Sensitivity --------- The human eye needs a certain minimum influx of radiant energy to trigger perception. In astronomy this is expressed by saying the threshold brightness of star for the normal eye is 6th or perhaps 6- 1/2 magnitude. A star chart that reaches this faintness is a 'naked- eye' chart and you're supposed to perceive all stars on it, within constraints of altitude, latitude, and sky darkness. Falling short of doing so marks you as somehow imperfect. Human sensitivity varies all over the map. Some people genuinely can see 8th magnitude stars in the zenith from a darksky site while others barely make out 5th magnitude from the same place. The lower, deeper, limit is rare, but among many hundreds of observers at a large starparty there can be a couple who achieve it. For them the Sky Atlas 2000 is their naked-eye chart! As an observer ages his eye sensitivity declines. The falloff is extremely gentle. The astronomer assigns it to deteriorating sky conditions over his site. There is increasing suspicion that reports of worsening sky transparency, judged by the raising of the threshold limit of star magnitude by long time residents, may be the result of the observer's own aging. Adding to the perceptin of worsening skies is the lack, since the mid 20th century, of new, keen-eyed, astronomers into the progfssion. On the whole, the profession is aging and the threshold magnitude becomes brighter. This phaenomenon can seriously compromise the tracking of luminous graffiti, routinely monitored by assessing the threshold star magnitude. The situation feeds on itself. With brighter limiting magnitude, observing become more infrequent as many nights are passed up. When the night is taken, fewer challenge targets are tried. The astronomer sticks to the easier ones under the 'brighter' skies. There sets in a discouragement from attracting new astronomers to the 'vanishing' opportunities fo stargazing. Clubs shrink, astronomy readership dwindles. public awareness and support for the profession evaporates. Some pessimists fear that home astronomy by the mid 21st century may resemble the ghost seas of Mars. Altho double stars are quite resistant against bright skies, the constricted selection of targets infects them as well. Fainter double stars, still quite visible with satisfaction, are skipped.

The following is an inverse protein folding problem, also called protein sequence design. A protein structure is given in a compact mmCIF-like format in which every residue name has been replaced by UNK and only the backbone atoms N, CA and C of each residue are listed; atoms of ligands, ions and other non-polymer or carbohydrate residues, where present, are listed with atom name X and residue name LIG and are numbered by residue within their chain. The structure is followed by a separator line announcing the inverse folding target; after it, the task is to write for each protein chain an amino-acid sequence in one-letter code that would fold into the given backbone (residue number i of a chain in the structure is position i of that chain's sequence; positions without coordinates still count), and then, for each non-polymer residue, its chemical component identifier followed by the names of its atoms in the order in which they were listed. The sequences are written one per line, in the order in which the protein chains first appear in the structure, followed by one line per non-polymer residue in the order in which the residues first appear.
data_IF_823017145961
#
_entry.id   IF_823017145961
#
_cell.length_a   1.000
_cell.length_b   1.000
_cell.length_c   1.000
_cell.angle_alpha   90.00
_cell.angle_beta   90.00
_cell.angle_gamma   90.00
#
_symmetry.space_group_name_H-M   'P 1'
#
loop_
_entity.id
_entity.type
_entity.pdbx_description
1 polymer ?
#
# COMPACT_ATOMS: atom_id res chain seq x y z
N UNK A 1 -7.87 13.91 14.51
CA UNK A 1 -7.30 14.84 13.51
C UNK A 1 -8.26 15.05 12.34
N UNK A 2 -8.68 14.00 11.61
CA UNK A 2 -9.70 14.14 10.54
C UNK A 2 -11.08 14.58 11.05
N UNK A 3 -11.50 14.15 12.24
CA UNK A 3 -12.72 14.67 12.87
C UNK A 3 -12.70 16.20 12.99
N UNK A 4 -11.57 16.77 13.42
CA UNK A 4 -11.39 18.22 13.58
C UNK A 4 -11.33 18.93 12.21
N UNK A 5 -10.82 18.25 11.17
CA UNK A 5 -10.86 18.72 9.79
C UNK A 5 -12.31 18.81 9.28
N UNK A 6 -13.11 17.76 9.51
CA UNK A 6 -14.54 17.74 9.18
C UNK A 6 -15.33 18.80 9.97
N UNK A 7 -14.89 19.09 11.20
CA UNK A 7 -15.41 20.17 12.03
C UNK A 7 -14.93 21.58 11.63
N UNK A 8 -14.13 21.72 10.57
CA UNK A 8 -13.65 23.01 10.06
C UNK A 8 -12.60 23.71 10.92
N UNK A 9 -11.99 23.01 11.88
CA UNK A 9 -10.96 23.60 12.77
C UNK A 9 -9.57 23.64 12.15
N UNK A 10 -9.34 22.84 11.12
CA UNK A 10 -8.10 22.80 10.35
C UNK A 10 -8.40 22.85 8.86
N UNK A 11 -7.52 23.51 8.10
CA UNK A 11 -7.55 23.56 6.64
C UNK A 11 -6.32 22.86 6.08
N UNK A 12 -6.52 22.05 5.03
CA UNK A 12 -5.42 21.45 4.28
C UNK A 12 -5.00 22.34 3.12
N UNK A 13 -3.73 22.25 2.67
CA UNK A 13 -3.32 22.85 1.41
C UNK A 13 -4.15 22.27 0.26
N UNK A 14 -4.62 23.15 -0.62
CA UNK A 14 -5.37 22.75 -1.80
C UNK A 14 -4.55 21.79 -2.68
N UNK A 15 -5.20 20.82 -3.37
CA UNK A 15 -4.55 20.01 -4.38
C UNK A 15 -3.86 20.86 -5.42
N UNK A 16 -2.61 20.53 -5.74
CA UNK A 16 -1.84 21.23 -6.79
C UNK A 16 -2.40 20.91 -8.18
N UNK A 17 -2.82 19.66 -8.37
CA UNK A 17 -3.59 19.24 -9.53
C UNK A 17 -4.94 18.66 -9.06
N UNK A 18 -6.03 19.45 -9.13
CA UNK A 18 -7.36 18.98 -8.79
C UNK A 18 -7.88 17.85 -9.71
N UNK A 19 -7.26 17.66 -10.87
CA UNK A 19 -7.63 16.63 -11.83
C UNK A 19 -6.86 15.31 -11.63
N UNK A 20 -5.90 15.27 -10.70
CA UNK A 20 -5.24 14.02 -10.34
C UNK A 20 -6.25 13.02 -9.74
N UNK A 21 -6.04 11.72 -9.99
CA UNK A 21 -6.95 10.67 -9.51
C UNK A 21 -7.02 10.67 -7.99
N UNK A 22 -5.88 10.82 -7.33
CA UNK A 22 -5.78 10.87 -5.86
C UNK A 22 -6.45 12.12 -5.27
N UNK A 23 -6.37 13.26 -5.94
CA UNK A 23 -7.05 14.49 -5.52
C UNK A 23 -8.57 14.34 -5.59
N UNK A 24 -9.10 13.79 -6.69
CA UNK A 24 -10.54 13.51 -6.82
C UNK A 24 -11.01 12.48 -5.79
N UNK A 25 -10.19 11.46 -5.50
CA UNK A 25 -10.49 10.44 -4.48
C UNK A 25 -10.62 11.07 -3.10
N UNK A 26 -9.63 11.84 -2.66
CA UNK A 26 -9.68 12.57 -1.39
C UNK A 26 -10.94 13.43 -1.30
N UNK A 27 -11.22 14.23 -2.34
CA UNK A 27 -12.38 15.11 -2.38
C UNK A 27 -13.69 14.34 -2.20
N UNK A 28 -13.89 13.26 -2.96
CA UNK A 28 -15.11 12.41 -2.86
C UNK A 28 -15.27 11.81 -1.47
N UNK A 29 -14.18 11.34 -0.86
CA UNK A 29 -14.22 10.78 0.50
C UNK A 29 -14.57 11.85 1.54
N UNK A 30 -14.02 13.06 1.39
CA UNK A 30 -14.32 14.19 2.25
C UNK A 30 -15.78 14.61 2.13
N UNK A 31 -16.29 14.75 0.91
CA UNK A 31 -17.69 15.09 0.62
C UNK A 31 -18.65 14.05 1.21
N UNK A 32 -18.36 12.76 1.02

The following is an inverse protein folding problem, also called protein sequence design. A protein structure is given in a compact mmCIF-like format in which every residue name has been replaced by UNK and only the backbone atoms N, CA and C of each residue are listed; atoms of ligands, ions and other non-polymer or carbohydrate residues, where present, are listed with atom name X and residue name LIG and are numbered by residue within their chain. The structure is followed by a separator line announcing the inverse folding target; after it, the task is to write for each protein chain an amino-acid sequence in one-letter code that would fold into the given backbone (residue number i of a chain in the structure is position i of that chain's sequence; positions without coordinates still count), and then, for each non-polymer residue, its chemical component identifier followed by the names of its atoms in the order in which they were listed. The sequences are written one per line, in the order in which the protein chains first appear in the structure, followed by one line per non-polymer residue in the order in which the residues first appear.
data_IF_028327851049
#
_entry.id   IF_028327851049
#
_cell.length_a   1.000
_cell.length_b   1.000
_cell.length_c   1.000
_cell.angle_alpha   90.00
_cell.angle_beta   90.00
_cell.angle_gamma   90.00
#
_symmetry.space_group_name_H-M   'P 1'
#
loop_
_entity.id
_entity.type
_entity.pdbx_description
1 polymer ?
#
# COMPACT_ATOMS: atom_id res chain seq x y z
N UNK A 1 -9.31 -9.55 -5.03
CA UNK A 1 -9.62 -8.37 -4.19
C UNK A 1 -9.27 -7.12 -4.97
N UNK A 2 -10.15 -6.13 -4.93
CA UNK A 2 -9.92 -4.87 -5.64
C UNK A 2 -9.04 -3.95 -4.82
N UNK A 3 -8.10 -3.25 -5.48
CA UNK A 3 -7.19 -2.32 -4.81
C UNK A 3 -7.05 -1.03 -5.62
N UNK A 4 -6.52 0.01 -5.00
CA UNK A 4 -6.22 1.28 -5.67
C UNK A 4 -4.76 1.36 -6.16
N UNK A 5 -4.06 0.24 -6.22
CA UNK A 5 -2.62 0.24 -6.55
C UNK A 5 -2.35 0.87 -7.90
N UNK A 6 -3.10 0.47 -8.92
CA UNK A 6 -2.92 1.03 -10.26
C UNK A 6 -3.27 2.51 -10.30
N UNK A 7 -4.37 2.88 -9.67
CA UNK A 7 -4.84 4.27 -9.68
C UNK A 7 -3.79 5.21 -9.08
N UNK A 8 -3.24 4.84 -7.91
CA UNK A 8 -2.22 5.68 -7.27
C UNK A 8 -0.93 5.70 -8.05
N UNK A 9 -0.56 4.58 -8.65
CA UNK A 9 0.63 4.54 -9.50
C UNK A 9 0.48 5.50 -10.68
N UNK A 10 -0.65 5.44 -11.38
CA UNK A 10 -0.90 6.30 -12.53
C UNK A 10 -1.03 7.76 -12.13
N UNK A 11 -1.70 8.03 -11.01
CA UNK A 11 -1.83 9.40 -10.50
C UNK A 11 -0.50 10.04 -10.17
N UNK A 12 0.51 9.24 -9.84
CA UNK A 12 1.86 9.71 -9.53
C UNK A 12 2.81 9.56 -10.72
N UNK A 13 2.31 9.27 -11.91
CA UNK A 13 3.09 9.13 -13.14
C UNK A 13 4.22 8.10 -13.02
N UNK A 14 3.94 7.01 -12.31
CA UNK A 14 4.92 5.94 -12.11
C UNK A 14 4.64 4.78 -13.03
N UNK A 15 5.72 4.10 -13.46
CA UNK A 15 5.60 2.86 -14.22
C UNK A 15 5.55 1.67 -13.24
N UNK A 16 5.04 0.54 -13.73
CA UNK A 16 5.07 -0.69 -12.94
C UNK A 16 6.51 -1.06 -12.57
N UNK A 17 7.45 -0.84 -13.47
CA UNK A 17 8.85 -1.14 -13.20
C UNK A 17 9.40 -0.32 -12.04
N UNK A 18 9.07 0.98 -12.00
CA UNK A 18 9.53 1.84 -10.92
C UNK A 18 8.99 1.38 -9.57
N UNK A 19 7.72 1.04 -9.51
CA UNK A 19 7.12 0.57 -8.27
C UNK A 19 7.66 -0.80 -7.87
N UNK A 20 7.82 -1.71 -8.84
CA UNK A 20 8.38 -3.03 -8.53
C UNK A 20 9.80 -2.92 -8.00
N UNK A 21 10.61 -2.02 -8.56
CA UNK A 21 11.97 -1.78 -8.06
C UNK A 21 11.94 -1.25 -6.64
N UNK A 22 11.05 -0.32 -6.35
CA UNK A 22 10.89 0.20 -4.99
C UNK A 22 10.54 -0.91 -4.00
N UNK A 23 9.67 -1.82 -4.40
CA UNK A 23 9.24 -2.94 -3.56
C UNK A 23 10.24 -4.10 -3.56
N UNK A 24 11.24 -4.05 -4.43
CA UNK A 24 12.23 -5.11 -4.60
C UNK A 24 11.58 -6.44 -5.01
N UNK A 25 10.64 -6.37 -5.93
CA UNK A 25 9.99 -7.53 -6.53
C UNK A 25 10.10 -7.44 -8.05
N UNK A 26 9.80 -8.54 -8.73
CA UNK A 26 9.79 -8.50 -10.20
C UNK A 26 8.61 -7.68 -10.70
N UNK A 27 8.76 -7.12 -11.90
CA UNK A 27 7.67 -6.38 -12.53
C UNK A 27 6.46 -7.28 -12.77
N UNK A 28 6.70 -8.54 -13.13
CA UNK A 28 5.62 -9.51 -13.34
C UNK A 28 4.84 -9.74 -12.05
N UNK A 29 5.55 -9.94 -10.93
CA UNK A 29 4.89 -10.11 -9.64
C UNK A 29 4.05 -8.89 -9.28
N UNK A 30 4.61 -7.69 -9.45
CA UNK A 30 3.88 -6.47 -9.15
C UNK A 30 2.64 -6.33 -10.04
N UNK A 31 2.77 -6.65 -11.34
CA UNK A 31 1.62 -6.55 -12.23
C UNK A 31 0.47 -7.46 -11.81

Eye care ----- The size and density of cells on the retina ranges widely thru the human population. You surely know of heard of a person having extra keen sight to read newsprint at 30 meters (in daylight, please) while others must bring the print to within one meter to begin reading it. At night some observers can see double stars, opticly resolved ones, with lower power than other observers. Their smaller denser rods allow the image to span two or more cells and impress in their brain as distinct points. The astronomer with less dense rods must use higher power to push the two images onto separate cells. If the loss of acuity is disease-induced degeneration of the retina, relief could come from medical treatment or delicate surgery. These methods so far can only slow or stop the progress, not reverse it back to good vision. Such a situation requires entering into continuous ophthalmic care. A corollary condition is clarity, the ability to see stars close together without hazing, misting, glaring from each other. It depends on the eye being truly transparent, with no nebulous obstruction. Young eyes tend to be really clear, to the point of revealing the Moons of Jupiter when near elongation from the planet. Older eyes tend to be clouded, tho not so much as to impede ordinary life. While a person can still function by day with a moderate loss of clarity, it takes but the merest defect of clarity to punch holes in the view of the night sky! Even for nonastronomy functions, it is common to know someone who has only a 'daytime' automobile licence or complains about uncertain goings about at night. The archetypical cause of clouded vision is cataracts. The lens inside the eye gets milky. This causes a mist around bright lights (stars and street lights), veiling of darker objects near bright ones, whiting out the scene in the face of sunlight or headlights, obscuring signs and print, diffusing colors, impeding navigation in the dark. The effect is like looking thru a dusty window. The remedy is surgery. The defective lens is bodily removed and replaced by an artificial one that is mechanicly attached inside the eye. If you wear eyeglasses or contacts, the correction can be molded into the new lens. The prescription is now INSIDE your eyeball! You discard the exterior glasses after the surgery. In double star work, a faint comes may be veiled, perhaps at first unnoticeably so, by a mist around the primary. The sky isn't really black, but gray with the comes buried behind it. You lose the pleasure offered by the star's colors, seeing see only a drab pair of dots.. As you examine double stars, you'll be astounded, maybe scared, to learn that your eye has a patch work of sensitivity, clairty, acuity over the retina! In day vision you don't notice this but at night with only points of light hitting the eye in a dark background, vision defects show up harshly. In fact, one instrument used in ophthamic tests looks like a planetarium! You sit in front of a dark titled dome. Over its surface are lamps that blink on and off in a random pattern. You click a button when you see a blink, keeping your head still on a chin rest. The record of clicks and blinks maps out your visual field. There are other causes for loss of clarity that only a proper ophthalmic examination can determine. Good astronomers do an eye check once or twice each year. Many health insurances cover these exams as part of prevemtive care. Please inquire after this feature.